Shortly before his death, he was visited by the co-founder of Google, Larry Page. He came with the intention of asking Jobs for some advice since he was about to resume control of Google. Jobs great advice was for him to figure out the five best products Google should focus on and “get rid of the rest, because they’re dragging you down. They’re turning you into Microsoft. They’re causing you to turn out products that are adequate but not great.” In January 2012, Page followed his advice, announcing to all his employees that they should “focus on just a few priorities, and make them “beautiful,” the way Jobs would have done.
A good leader has a special connection with his employees. Although, he was known to be a toughie, he always motivated his employees to reach perfection. A great example is the iPhone. The original design of the iPhone features a glass screen set into an aluminum case. One Monday morning, he went up to Jonathan Ive, the industrial designer of Apple, and said “I didn’t sleep last night”, “because I realized that I just don’t love it.” Ive, immediately saw what Jobs meant and agreed that he was right. The whole device felt to masculine. Jobs went up to Ive’s team and gave the following speech. “Guys, you’ve killed yourselves over this design for the last nine months, but we’re going to change it,” Jobs told Ive’s team. “We’re all going to have to work nights and weekends, and if you want, we can hand out some guns so you can kill us now.” Instead of recoiling, the team agreed. “It was one of my proudest moments at Apple,” Jobs recalled. Moments like this depict the atmosphere of Apple. It didn’t matter that they worked nine months on a product, if it wasn’t perfect, it wasn’t going to be put out for sale.
He was known to be very tough, impatient, and petulant but that all came from his passion for perfection and his desire to work with the best people. He once said “if something sucks, I tell people to their face. It’s my job to be honest.” An interviewer asked him once if he could get the same results if he was a bit nicer, he answered maybe so “but it is not who I am”. This is another example of his self-awareness. At the end of the day, his employees could have gone to other companies and held high positions of power there but they chose to stay and remain loyal to the Apple family.
Something that Jobs and Apple did that was not done by many companies was take end to end responsibility for user experience. Every aspect of customer experience, from performance to the act of buying a product at the Apple store was closely knit together. Jobs believed if he did not ensure perfection people would go on to using other “crappier products.” “People are busy,” he said. “They have other things to do than think about how to integrate their computers and devices.”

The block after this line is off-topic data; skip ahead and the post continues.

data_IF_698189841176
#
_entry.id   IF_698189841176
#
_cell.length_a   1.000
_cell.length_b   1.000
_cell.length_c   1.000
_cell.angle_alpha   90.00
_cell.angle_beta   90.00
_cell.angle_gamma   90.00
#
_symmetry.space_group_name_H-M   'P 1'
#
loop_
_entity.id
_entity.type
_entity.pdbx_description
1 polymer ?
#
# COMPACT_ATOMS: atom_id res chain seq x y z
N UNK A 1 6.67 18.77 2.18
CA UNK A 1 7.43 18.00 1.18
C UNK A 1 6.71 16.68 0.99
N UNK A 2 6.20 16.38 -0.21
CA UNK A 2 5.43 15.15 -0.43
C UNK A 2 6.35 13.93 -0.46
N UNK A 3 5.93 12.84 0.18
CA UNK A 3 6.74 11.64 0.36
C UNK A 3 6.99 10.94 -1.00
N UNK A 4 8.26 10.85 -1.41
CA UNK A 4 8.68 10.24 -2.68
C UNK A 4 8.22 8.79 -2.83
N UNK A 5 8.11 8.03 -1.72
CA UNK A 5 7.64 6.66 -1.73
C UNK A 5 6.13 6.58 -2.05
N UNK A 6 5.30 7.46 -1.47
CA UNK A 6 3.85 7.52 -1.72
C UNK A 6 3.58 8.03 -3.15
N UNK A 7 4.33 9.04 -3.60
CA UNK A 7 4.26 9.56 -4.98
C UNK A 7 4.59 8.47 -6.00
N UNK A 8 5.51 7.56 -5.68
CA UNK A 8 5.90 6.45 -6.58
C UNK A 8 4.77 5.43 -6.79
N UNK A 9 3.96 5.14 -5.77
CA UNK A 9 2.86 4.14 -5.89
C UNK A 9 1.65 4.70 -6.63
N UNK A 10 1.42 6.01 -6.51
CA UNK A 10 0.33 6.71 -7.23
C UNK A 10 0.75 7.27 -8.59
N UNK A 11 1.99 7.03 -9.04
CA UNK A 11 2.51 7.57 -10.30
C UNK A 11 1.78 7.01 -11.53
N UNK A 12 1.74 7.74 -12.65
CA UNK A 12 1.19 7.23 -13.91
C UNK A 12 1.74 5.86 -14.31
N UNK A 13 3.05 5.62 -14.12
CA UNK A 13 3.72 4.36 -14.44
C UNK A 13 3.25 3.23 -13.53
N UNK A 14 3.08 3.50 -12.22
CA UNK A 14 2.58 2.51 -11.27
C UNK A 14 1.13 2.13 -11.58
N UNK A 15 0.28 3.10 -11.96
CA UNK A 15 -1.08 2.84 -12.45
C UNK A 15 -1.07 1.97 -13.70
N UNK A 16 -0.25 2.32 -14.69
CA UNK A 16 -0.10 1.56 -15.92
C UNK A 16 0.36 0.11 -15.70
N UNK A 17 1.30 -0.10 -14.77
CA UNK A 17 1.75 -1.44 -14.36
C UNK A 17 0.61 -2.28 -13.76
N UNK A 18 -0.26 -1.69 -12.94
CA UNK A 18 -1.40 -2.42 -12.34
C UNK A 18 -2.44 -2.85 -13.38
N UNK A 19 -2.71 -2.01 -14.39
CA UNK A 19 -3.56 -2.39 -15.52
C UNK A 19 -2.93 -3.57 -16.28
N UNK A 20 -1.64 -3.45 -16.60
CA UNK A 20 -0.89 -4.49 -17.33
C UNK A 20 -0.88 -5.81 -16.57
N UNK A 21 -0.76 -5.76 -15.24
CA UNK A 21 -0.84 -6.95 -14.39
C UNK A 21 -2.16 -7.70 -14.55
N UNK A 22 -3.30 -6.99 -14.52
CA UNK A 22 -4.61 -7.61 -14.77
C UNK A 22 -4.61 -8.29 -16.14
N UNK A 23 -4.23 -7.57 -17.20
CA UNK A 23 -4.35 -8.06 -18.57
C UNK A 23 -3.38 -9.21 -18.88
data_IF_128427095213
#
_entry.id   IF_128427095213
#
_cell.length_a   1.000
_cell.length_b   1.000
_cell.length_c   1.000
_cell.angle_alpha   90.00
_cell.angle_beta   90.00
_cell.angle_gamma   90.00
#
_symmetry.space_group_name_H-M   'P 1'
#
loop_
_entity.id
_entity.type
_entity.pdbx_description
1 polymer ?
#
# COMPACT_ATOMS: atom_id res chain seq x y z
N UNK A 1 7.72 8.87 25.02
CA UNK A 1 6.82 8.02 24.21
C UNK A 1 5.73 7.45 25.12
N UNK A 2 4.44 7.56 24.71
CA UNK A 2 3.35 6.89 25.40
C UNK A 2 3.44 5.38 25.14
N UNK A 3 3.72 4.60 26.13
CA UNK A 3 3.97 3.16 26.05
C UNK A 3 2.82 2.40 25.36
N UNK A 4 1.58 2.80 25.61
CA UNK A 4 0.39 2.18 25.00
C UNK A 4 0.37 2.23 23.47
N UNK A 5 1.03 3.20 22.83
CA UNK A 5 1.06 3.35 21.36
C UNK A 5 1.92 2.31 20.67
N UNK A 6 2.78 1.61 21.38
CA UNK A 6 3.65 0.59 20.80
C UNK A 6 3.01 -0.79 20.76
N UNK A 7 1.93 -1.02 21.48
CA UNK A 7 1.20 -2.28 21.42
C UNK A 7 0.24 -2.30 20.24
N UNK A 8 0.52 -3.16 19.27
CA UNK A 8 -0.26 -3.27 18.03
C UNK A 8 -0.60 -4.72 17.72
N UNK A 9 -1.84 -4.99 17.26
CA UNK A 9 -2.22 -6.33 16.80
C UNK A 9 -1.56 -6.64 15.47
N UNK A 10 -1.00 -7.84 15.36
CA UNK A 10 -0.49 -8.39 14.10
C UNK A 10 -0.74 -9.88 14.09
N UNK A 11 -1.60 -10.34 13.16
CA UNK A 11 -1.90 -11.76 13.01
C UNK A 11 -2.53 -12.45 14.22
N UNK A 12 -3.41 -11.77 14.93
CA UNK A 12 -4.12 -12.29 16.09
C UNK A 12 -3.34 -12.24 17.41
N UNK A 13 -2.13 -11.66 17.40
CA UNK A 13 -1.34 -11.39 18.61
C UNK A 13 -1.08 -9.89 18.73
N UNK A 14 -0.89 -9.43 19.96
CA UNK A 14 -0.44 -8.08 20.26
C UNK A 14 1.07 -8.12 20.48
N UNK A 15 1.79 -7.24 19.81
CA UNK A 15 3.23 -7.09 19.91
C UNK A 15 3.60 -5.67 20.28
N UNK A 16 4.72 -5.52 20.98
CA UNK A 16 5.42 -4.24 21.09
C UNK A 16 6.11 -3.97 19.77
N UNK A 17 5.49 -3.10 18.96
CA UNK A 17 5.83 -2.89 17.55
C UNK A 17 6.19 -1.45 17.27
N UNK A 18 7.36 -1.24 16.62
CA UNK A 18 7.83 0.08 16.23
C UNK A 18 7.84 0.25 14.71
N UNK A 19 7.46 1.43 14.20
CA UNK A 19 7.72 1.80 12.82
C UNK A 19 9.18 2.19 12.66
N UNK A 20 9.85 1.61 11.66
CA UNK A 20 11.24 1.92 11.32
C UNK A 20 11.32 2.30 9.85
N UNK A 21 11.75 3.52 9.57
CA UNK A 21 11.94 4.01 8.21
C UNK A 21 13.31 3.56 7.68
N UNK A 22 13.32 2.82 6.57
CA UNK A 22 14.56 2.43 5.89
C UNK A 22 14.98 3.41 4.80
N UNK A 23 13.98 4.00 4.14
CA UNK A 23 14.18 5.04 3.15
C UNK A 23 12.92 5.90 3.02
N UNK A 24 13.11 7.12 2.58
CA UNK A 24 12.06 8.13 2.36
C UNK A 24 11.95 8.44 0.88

The reason why Jobs was so determined to take responsibility for “the whole widget” came from his personality, which according to many people was very controlling, and his passion for perfection and elegance in a product. This sometimes would mean no short-term profits but as long as it meant a perfect product Jobs was satisfied.
Which brings me to another trait shared by Authentic leaders and Steve Jobs, products over profits. From the beginning, when Jobs began designing the very first Mac computer, he wanted to make the best product. He never mentioned profits. “Don’t worry about price, just specify the computer’s abilities,” he told the original team leader. His moto was focus on making the product great and the profits will follow.
What stands out about Jobs was that he was not marketing his products, he was marketing his values and the core values of his company. In one of his presentations on marketing core values, Steve Jobs talks about how marketing is not about advertising features and speeds and megabytes or comparing yourself to the other guys, it's about singling out your own story, your own core, and being absolutely clear about what you are all about and what you stand for and then being able to communicate that clearly, simply, and consistently. As Steve Jobs so brilliantly says, “a lot of things have changed, markets a totally different place than it was years ago, manufacturing….values and core values should never change.”
We see this great example of marketing with the Think Different commercial of Apple. Steve Jobs honored many great leaders and brought up a very important point